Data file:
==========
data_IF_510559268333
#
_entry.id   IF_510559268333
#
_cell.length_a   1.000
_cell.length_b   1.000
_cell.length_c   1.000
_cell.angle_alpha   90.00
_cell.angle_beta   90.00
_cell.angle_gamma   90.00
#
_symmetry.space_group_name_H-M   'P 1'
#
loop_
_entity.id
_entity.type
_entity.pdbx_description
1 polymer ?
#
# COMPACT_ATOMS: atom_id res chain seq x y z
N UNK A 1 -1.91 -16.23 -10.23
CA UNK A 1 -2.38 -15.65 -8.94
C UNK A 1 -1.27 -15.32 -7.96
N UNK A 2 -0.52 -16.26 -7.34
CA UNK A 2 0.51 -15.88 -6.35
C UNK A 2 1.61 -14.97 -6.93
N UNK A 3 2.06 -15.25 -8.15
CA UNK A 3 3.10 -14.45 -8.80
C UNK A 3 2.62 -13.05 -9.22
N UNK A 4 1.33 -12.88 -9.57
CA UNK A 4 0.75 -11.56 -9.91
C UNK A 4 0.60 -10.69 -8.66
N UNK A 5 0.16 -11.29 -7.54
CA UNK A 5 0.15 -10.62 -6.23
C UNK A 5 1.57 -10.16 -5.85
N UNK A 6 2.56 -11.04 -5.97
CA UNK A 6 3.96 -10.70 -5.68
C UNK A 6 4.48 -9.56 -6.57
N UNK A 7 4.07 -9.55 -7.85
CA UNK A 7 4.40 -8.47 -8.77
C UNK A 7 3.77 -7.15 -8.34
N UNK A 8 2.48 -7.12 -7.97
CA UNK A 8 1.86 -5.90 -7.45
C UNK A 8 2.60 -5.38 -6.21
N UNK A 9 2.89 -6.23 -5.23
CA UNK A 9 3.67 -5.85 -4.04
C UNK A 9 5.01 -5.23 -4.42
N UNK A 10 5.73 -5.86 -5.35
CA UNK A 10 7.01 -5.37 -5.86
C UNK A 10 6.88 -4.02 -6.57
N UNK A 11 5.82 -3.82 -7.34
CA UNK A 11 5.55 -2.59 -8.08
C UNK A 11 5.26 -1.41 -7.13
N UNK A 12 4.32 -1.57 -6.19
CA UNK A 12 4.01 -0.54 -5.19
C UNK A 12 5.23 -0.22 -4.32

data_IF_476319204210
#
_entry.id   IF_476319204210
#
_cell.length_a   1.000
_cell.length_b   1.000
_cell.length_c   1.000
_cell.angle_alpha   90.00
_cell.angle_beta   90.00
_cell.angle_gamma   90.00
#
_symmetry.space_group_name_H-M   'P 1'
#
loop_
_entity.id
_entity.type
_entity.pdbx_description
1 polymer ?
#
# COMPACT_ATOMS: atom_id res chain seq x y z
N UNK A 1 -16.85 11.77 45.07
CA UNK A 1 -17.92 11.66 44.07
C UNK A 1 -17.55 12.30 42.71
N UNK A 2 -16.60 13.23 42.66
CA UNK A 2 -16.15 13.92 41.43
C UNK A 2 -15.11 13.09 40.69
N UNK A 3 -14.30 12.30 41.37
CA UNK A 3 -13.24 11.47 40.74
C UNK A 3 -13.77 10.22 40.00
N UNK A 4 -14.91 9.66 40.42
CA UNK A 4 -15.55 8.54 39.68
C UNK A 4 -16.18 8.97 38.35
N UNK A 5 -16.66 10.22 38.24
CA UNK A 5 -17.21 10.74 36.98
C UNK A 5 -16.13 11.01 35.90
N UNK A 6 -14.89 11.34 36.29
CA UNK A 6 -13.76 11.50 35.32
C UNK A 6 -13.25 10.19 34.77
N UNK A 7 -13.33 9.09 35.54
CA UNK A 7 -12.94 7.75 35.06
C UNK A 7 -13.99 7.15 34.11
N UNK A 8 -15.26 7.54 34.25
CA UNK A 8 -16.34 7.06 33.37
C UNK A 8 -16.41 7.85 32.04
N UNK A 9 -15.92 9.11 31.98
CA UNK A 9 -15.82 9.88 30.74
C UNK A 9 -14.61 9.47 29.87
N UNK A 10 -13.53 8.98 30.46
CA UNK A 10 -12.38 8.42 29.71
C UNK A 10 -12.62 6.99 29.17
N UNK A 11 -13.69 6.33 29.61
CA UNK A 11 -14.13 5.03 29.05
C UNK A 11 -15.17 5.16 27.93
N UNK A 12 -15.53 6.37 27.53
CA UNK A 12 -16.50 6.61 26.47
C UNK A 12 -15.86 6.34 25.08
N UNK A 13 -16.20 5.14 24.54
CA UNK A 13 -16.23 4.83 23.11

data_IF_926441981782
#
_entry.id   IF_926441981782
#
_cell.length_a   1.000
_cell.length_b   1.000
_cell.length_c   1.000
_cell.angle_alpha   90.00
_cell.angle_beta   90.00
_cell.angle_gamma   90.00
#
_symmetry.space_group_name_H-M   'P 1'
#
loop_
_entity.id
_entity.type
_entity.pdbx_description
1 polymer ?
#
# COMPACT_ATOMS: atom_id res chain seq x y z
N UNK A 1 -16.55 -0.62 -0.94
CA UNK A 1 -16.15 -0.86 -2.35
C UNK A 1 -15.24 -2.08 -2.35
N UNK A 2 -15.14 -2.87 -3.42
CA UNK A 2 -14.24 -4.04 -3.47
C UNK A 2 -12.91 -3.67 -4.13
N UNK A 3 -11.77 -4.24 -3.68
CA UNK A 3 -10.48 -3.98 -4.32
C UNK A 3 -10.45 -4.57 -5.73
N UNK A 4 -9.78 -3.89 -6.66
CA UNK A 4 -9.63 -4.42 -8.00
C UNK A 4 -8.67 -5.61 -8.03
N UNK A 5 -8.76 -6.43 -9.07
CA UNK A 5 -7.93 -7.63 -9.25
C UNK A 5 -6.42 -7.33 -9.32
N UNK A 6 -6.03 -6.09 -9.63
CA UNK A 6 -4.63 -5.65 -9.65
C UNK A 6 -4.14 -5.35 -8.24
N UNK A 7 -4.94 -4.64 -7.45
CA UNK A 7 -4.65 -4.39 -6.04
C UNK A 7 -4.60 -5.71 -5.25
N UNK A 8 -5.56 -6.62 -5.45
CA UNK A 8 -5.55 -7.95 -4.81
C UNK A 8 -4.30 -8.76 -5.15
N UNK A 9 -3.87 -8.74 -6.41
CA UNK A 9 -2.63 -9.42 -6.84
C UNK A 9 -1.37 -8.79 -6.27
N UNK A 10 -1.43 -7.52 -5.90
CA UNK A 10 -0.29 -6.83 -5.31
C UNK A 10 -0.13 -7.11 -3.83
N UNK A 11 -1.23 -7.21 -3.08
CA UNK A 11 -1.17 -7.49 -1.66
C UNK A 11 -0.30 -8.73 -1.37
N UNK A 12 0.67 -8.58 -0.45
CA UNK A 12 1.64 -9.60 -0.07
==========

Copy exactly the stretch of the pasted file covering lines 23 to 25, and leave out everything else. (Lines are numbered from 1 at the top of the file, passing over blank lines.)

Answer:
C UNK A 1 -1.27 -15.32 -7.96
N UNK A 2 -0.52 -16.26 -7.34
CA UNK A 2 0.51 -15.88 -6.35